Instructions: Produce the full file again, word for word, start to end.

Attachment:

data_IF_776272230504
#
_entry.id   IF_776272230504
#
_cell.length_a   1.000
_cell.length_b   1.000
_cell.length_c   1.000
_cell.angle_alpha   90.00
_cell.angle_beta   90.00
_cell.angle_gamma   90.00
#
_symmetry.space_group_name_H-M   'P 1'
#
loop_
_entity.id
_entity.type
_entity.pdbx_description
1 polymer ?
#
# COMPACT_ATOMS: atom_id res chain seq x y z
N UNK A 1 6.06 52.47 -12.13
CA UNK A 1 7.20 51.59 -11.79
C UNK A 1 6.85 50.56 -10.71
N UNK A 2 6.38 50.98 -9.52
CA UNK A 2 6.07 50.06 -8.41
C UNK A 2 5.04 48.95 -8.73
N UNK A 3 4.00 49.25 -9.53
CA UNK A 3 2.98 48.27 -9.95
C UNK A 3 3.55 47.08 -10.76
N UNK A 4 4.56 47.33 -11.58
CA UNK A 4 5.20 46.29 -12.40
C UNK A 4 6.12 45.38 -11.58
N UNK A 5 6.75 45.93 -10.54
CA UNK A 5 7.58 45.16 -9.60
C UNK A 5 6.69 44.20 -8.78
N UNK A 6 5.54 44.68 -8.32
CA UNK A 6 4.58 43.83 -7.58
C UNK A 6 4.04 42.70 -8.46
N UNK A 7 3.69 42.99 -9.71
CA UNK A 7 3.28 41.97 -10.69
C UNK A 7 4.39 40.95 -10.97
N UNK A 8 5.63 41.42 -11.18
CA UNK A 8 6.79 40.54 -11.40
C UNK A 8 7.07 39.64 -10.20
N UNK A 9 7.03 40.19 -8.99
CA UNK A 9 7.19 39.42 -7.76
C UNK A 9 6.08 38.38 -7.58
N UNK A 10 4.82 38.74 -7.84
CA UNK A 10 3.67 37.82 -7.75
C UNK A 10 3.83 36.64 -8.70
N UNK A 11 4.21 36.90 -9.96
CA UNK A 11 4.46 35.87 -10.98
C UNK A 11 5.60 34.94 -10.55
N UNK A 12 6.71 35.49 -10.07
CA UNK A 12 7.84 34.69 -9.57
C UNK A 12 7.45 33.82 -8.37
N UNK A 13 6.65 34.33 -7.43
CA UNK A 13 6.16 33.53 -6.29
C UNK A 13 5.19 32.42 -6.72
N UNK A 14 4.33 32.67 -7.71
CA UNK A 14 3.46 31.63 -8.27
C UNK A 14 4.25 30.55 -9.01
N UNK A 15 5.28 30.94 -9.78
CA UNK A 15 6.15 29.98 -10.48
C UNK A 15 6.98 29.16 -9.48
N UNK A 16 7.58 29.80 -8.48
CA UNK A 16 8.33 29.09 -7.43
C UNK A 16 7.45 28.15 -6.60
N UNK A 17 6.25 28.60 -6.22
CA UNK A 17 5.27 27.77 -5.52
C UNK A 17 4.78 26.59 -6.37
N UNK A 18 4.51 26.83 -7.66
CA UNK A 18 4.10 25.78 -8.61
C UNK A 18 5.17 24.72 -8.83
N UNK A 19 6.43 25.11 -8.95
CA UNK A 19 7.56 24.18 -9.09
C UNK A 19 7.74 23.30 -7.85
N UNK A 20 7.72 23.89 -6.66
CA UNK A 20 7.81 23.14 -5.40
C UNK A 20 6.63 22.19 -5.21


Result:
data_IF_776272230504
#
_entry.id   IF_776272230504
#
_cell.length_a   1.000
_cell.length_b   1.000
_cell.length_c   1.000
_cell.angle_alpha   90.00
_cell.angle_beta   90.00
_cell.angle_gamma   90.00
#
_symmetry.space_group_name_H-M   'P 1'
#
loop_
_entity.id
_entity.type
_entity.pdbx_description
1 polymer ?
#
# COMPACT_ATOMS: atom_id res chain seq x y z
N UNK A 1 6.06 52.47 -12.13
CA UNK A 1 7.20 51.59 -11.79
C UNK A 1 6.85 50.56 -10.71
N UNK A 2 6.38 50.98 -9.52
CA UNK A 2 6.07 50.06 -8.41
C UNK A 2 5.04 48.95 -8.73
N UNK A 3 4.00 49.25 -9.53
CA UNK A 3 2.98 48.27 -9.95
C UNK A 3 3.55 47.08 -10.76
N UNK A 4 4.56 47.33 -11.58
CA UNK A 4 5.20 46.29 -12.40
C UNK A 4 6.12 45.38 -11.58
N UNK A 5 6.75 45.93 -10.54
CA UNK A 5 7.58 45.16 -9.60
C UNK A 5 6.69 44.20 -8.78
N UNK A 6 5.54 44.68 -8.32
CA UNK A 6 4.58 43.83 -7.58
C UNK A 6 4.04 42.70 -8.46
N UNK A 7 3.69 42.99 -9.71
CA UNK A 7 3.28 41.97 -10.69
C UNK A 7 4.39 40.95 -10.97
N UNK A 8 5.63 41.42 -11.18
CA UNK A 8 6.79 40.54 -11.40
C UNK A 8 7.07 39.64 -10.20
N UNK A 9 7.03 40.19 -8.99
CA UNK A 9 7.19 39.42 -7.76
C UNK A 9 6.08 38.38 -7.58
N UNK A 10 4.82 38.74 -7.84
CA UNK A 10 3.67 37.82 -7.75
C UNK A 10 3.83 36.64 -8.70
N UNK A 11 4.21 36.90 -9.96
CA UNK A 11 4.46 35.87 -10.98
C UNK A 11 5.60 34.94 -10.55
N UNK A 12 6.71 35.49 -10.07
CA UNK A 12 7.84 34.69 -9.57
C UNK A 12 7.45 33.82 -8.37
N UNK A 13 6.65 34.33 -7.43
CA UNK A 13 6.16 33.53 -6.29
C UNK A 13 5.19 32.42 -6.72
N UNK A 14 4.33 32.67 -7.71
CA UNK A 14 3.46 31.63 -8.27
C UNK A 14 4.25 30.55 -9.01
N UNK A 15 5.28 30.94 -9.78
CA UNK A 15 6.15 29.98 -10.48
C UNK A 15 6.98 29.16 -9.48
N UNK A 16 7.58 29.80 -8.48
CA UNK A 16 8.33 29.09 -7.43
C UNK A 16 7.45 28.15 -6.60
N UNK A 17 6.25 28.60 -6.22
CA UNK A 17 5.27 27.77 -5.52
C UNK A 17 4.78 26.59 -6.37
N UNK A 18 4.51 26.83 -7.66
CA UNK A 18 4.10 25.78 -8.61
C UNK A 18 5.17 24.72 -8.83
N UNK A 19 6.43 25.11 -8.95
CA UNK A 19 7.56 24.18 -9.09
C UNK A 19 7.74 23.30 -7.85
N UNK A 20 7.72 23.89 -6.66
CA UNK A 20 7.81 23.14 -5.40
C UNK A 20 6.63 22.19 -5.21